4 Mistakes to Avoid in Multiway Pots
Multiway pots are among the most complex and understudied scenarios in poker, and it’s not difficult to figure out why. More players in the pot means more hands, more ranges, and more actions to consider.
Because of this, the way we should play in multiway pots is very different to more common heads-up situations.
Here are four mistakes to avoid when playing multiway pots.
Playing too many hands
When an opponent has opened and more than one other player has called, it’s often tempting to join them and call along – even with hands you’d never usually play – hoping to get in for cheap and hit a big hand on the flop.
But when you call and increase the pot, you’re making it more attractive for the players behind you to put in a squeeze bet, forcing you and others with weak hands to fold. There’s nothing wrong with calling with hands that have lots of potential, such as suited connectors, but if you do it too often, you’ll find your stack starts to diminish as you continue to fold when facing a squeeze.
Also, by limping along or calling and going multiway with weak hands, you’re putting yourself at unnecessary risk.
Let’s say you call the raise with king-nine offsuit and go four-way to a king-high flop. Great! You’ve flopped top pair! But how comfortable can you really be with your hand when facing aggressive action? You’ve got a weak kicker, after all, and could easily be up against a stronger king.
Moreover, by just limping or calling into a multiway pot, you’ve essentially admitted that you don’t have a particularly strong hand. You’d almost certainly raise with big pairs and strong aces, so your range is capped. Savvy opponents will pick up on this and can punish you by representing lots of strength.
Not adjusting your betting patterns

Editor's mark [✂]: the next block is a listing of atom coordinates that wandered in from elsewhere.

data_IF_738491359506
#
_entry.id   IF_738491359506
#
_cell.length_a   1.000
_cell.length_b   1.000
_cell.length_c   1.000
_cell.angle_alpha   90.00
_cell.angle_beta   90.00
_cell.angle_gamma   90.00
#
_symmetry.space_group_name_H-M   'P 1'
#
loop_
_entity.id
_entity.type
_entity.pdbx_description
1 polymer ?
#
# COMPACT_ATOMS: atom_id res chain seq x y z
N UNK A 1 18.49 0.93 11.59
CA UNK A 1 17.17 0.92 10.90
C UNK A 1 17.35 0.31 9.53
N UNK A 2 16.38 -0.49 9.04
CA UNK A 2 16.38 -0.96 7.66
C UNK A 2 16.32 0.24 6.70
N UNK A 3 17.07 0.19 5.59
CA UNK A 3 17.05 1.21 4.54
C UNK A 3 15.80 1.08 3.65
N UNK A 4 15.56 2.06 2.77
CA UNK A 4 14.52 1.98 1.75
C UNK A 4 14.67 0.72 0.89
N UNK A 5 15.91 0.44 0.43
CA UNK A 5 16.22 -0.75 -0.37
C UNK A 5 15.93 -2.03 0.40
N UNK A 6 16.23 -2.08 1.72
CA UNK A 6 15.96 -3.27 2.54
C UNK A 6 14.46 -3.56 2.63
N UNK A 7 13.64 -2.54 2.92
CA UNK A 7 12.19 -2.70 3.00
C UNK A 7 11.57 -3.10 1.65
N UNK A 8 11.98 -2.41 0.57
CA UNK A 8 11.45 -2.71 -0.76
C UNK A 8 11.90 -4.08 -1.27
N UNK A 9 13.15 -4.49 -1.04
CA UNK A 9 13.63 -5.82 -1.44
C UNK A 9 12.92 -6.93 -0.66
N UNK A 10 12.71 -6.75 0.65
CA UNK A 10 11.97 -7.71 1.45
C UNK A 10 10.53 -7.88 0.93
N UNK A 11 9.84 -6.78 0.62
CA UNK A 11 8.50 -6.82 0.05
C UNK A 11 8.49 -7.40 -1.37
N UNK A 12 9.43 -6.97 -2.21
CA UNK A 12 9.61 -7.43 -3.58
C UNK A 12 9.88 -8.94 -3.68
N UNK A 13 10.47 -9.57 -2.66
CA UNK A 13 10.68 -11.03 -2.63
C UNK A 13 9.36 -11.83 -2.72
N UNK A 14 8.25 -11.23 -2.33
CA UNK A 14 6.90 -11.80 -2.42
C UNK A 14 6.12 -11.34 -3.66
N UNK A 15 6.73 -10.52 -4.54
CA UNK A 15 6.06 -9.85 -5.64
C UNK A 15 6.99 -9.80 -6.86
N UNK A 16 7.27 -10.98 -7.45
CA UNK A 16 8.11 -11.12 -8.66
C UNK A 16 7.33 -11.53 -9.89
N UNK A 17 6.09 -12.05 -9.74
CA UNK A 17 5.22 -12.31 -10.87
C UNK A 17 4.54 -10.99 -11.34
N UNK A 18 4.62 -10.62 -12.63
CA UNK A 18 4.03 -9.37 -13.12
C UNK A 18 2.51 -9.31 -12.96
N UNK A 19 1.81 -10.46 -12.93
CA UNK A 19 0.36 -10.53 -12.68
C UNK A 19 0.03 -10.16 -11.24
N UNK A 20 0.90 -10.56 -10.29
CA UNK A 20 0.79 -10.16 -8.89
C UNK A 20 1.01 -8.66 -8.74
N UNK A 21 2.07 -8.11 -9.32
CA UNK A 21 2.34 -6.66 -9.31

What are your standard continuation bet sizes in heads-up pots?
Before we get to our next point, see if you have an answer to that question. If not, that’s probably something you should begin to consider from this point onwards. On PokerStars, you can set up pre-set flop bet sizes by going to Settings > Gameplay > Bet Slider. For example, you might want to use 25% pot, 50% pot, 75% pot, and 125% pot.
Anyway, back to our point. Whatever your standard continuation bet sizes are for heads-up pots, you need to adjust them when playing multiway. This usually means betting smaller.
Playing multiway makes your hand more vulnerable and lowers your overall equity, therefore we need to bluff more efficiently when trying to take down the pot with a c-bet. A smaller-than-usual c-bet will often achieve the same desired result (forcing folds) as a regular-sized bet, but you get it done by risking less.
But let’s say you’ve smashed the flop and want to continue betting for value. In multiway pots, you should probably consider betting larger than you would heads-up as you have more ways to get value and more equity to deny spread out across multiple players.
Make sure to mix these bet sizes among your bluffs and value, though, so you don’t become easy to play against.
Bluffing too much!
As you’ll have fewer strong hands for value multiway compared with heads-up, this means you’ll also need to tighten your bluffing range in multiway pots.
There’s a greater chance that one or more of your opponents has a strong hand, therefore bluffing becomes less appealing than if you’re only up against one other hand.
So, what hands should you consider bluffing with? You want to use hands that have high equity, such as flush draws and open-ended straight draws. The goal is to deny equity and get your opponents to fold stronger hands, such as the middle pair. But should you get called, your hand can always improve to a strong hand on the turn or river.
Playing too loose when facing bets
Just as you should bluff less often in multiway pots, you should also proceed tighter when facing bets. A bet into multiple opponents represents strength, and as your opponents – like you – are discouraged from bluffing, you should proceed with caution.
This is especially true when there are players still left to act behind you. The likelihood that a player in position will have a strong hand increases the more players are in the pot.
If your hand has good equity or the bettor has a history of playing too aggressively or over-bluffing, then feel free to stick around. But what you don’t want is to call a flop bet and go multiway to a turn, on which you’ll almost certainly have to fold when facing further aggression.
Preserve your chips and wait for a better spot.